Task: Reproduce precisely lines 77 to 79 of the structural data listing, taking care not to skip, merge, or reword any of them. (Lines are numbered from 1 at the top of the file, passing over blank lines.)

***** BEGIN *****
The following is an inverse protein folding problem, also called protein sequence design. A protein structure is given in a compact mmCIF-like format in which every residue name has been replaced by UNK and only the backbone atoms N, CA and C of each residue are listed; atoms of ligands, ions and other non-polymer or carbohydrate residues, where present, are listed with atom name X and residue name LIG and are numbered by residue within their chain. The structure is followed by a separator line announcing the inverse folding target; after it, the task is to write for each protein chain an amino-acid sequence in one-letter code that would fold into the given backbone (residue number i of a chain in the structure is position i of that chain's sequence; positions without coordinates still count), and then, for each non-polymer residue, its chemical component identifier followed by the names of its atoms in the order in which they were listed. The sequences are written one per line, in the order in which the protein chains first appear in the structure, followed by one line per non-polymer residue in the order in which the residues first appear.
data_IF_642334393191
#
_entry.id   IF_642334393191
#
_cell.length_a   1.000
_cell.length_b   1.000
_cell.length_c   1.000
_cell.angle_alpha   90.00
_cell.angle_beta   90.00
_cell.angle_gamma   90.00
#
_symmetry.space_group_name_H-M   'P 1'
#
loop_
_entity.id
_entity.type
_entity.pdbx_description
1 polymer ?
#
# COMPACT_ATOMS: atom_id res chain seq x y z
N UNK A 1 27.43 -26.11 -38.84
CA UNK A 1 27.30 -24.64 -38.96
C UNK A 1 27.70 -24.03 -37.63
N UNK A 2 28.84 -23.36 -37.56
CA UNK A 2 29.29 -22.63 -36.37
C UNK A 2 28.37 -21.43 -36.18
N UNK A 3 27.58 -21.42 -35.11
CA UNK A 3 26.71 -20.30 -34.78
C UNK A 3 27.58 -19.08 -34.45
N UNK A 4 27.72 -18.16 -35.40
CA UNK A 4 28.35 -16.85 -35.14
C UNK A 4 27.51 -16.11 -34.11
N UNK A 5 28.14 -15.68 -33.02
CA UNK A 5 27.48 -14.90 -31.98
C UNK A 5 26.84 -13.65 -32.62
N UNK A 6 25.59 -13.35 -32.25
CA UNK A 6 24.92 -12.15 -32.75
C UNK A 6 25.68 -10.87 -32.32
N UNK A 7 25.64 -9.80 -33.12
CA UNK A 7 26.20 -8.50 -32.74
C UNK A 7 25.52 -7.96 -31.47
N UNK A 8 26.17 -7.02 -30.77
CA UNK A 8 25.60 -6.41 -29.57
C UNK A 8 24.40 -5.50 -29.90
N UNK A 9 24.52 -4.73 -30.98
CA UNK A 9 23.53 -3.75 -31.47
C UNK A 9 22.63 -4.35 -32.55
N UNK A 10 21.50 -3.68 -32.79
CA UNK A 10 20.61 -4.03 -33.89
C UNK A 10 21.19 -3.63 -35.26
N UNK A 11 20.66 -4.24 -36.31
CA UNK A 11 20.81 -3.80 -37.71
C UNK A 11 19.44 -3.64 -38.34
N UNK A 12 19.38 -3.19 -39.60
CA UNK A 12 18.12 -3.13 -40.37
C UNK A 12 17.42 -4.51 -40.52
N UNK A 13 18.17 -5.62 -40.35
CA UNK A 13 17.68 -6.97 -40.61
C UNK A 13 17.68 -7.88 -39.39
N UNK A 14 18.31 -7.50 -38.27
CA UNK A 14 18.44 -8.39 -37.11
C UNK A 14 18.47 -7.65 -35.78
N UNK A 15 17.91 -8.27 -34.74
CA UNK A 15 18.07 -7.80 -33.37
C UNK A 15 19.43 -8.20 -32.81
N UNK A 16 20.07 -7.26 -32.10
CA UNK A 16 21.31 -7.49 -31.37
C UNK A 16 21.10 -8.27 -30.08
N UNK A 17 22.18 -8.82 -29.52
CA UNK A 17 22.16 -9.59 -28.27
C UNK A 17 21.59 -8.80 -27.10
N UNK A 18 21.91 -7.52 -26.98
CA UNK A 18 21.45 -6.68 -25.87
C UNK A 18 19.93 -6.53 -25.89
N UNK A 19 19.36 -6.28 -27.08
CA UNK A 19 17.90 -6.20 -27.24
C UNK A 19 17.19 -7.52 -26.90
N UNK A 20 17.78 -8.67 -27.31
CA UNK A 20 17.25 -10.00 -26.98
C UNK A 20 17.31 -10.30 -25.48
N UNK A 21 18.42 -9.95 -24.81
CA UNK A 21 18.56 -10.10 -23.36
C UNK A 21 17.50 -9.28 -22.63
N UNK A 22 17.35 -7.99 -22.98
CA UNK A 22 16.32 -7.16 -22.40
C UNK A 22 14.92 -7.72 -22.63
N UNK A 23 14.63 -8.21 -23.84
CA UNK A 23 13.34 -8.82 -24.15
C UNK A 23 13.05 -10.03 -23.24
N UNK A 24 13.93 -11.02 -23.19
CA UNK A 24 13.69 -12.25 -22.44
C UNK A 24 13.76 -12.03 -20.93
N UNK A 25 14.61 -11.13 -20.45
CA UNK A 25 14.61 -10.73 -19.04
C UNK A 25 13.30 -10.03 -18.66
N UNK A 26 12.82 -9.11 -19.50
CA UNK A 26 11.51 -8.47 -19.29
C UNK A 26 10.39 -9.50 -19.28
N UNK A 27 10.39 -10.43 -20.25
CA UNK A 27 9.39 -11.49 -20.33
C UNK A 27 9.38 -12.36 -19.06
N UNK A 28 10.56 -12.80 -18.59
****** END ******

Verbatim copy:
CA UNK A 19 17.90 -6.20 -27.24
C UNK A 19 17.19 -7.52 -26.90
N UNK A 20 17.78 -8.67 -27.31